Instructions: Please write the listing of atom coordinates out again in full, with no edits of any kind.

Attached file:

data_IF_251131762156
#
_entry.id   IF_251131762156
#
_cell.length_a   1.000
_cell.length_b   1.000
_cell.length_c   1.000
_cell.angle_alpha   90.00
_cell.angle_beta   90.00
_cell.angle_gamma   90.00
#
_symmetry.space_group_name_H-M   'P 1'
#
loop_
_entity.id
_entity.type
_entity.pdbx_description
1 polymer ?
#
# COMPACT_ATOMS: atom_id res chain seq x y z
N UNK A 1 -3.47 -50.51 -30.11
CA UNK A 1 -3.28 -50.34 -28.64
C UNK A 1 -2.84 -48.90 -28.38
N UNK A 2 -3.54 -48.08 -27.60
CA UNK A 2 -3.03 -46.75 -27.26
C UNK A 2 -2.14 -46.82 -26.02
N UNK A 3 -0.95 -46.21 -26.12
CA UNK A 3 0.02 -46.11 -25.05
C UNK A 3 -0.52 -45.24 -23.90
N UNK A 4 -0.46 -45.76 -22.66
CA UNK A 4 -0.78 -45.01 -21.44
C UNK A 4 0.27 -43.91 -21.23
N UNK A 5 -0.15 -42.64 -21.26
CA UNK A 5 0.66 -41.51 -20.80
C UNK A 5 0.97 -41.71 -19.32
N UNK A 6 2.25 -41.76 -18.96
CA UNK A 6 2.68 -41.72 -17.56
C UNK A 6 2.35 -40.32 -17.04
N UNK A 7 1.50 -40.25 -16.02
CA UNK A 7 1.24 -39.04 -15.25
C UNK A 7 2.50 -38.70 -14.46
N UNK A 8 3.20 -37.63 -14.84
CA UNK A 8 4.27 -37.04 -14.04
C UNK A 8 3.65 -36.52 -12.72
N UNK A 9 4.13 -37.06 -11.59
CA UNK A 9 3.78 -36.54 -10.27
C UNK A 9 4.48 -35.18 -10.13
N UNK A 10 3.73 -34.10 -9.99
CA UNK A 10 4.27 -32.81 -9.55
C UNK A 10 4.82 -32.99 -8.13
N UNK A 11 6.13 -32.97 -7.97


data_IF_251131762156
#
_entry.id   IF_251131762156
#
_cell.length_a   1.000
_cell.length_b   1.000
_cell.length_c   1.000
_cell.angle_alpha   90.00
_cell.angle_beta   90.00
_cell.angle_gamma   90.00
#
_symmetry.space_group_name_H-M   'P 1'
#
loop_
_entity.id
_entity.type
_entity.pdbx_description
1 polymer ?
#
# COMPACT_ATOMS: atom_id res chain seq x y z
N UNK A 1 -3.47 -50.51 -30.11
CA UNK A 1 -3.28 -50.34 -28.64
C UNK A 1 -2.84 -48.90 -28.38
N UNK A 2 -3.54 -48.08 -27.60
CA UNK A 2 -3.03 -46.75 -27.26
C UNK A 2 -2.14 -46.82 -26.02
N UNK A 3 -0.95 -46.21 -26.12
CA UNK A 3 0.02 -46.11 -25.05
C UNK A 3 -0.52 -45.24 -23.90
N UNK A 4 -0.46 -45.76 -22.66
CA UNK A 4 -0.78 -45.01 -21.44
C UNK A 4 0.27 -43.91 -21.23
N UNK A 5 -0.15 -42.64 -21.26
CA UNK A 5 0.66 -41.51 -20.80
C UNK A 5 0.97 -41.71 -19.32
N UNK A 6 2.25 -41.76 -18.96
CA UNK A 6 2.68 -41.72 -17.56
C UNK A 6 2.35 -40.32 -17.04
N UNK A 7 1.50 -40.25 -16.02
CA UNK A 7 1.24 -39.04 -15.25
C UNK A 7 2.50 -38.70 -14.46
N UNK A 8 3.20 -37.63 -14.84
CA UNK A 8 4.27 -37.04 -14.04
C UNK A 8 3.65 -36.52 -12.72
N UNK A 9 4.13 -37.06 -11.59
CA UNK A 9 3.78 -36.54 -10.27
C UNK A 9 4.48 -35.18 -10.13
N UNK A 10 3.73 -34.10 -9.99
CA UNK A 10 4.27 -32.81 -9.55
C UNK A 10 4.82 -32.99 -8.13
N UNK A 11 6.13 -32.97 -7.97